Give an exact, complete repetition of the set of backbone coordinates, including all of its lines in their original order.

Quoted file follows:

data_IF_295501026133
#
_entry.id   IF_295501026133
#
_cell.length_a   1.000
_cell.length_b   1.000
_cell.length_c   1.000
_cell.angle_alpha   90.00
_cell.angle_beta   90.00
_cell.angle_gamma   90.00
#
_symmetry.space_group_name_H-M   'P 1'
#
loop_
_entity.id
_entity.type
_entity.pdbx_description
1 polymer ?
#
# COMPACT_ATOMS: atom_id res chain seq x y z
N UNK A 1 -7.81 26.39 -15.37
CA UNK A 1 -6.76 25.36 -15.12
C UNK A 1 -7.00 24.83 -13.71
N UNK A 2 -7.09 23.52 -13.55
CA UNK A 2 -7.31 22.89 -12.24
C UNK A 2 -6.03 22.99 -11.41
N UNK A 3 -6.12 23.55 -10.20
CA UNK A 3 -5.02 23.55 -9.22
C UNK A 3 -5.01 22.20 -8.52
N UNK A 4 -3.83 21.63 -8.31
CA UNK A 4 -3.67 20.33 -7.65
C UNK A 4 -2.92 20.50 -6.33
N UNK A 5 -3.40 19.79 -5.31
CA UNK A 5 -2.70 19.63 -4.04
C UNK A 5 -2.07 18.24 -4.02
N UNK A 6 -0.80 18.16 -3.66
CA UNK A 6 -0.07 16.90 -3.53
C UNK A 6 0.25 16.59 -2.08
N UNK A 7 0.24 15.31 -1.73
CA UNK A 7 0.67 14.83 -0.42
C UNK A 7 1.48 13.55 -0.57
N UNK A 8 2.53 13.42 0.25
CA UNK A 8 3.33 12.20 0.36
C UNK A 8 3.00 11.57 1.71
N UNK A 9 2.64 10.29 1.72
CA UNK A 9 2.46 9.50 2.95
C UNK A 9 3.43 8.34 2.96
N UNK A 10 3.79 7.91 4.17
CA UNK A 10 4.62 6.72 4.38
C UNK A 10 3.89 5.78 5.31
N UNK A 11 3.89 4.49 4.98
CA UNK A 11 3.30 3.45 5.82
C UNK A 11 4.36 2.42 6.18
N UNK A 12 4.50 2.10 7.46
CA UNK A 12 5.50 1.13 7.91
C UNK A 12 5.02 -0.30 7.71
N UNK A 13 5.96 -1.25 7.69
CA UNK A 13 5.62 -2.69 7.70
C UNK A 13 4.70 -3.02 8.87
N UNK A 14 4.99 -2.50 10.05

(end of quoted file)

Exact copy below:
data_IF_295501026133
#
_entry.id   IF_295501026133
#
_cell.length_a   1.000
_cell.length_b   1.000
_cell.length_c   1.000
_cell.angle_alpha   90.00
_cell.angle_beta   90.00
_cell.angle_gamma   90.00
#
_symmetry.space_group_name_H-M   'P 1'
#
loop_
_entity.id
_entity.type
_entity.pdbx_description
1 polymer ?
#
# COMPACT_ATOMS: atom_id res chain seq x y z
N UNK A 1 -7.81 26.39 -15.37
CA UNK A 1 -6.76 25.36 -15.12
C UNK A 1 -7.00 24.83 -13.71
N UNK A 2 -7.09 23.52 -13.55
CA UNK A 2 -7.31 22.89 -12.24
C UNK A 2 -6.03 22.99 -11.41
N UNK A 3 -6.12 23.55 -10.20
CA UNK A 3 -5.02 23.55 -9.22
C UNK A 3 -5.01 22.20 -8.52
N UNK A 4 -3.83 21.63 -8.31
CA UNK A 4 -3.67 20.33 -7.65
C UNK A 4 -2.92 20.50 -6.33
N UNK A 5 -3.40 19.79 -5.31
CA UNK A 5 -2.70 19.63 -4.04
C UNK A 5 -2.07 18.24 -4.02
N UNK A 6 -0.80 18.16 -3.66
CA UNK A 6 -0.07 16.90 -3.53
C UNK A 6 0.25 16.59 -2.08
N UNK A 7 0.24 15.31 -1.73
CA UNK A 7 0.67 14.83 -0.42
C UNK A 7 1.48 13.55 -0.57
N UNK A 8 2.53 13.42 0.25
CA UNK A 8 3.33 12.20 0.36
C UNK A 8 3.00 11.57 1.71
N UNK A 9 2.64 10.29 1.72
CA UNK A 9 2.46 9.50 2.95
C UNK A 9 3.43 8.34 2.96
N UNK A 10 3.79 7.91 4.17
CA UNK A 10 4.62 6.72 4.38
C UNK A 10 3.89 5.78 5.31
N UNK A 11 3.89 4.49 4.98
CA UNK A 11 3.30 3.45 5.82
C UNK A 11 4.36 2.42 6.18
N UNK A 12 4.50 2.10 7.46
CA UNK A 12 5.50 1.13 7.91
C UNK A 12 5.02 -0.30 7.71
N UNK A 13 5.96 -1.25 7.69
CA UNK A 13 5.62 -2.69 7.70
C UNK A 13 4.70 -3.02 8.87
N UNK A 14 4.99 -2.50 10.05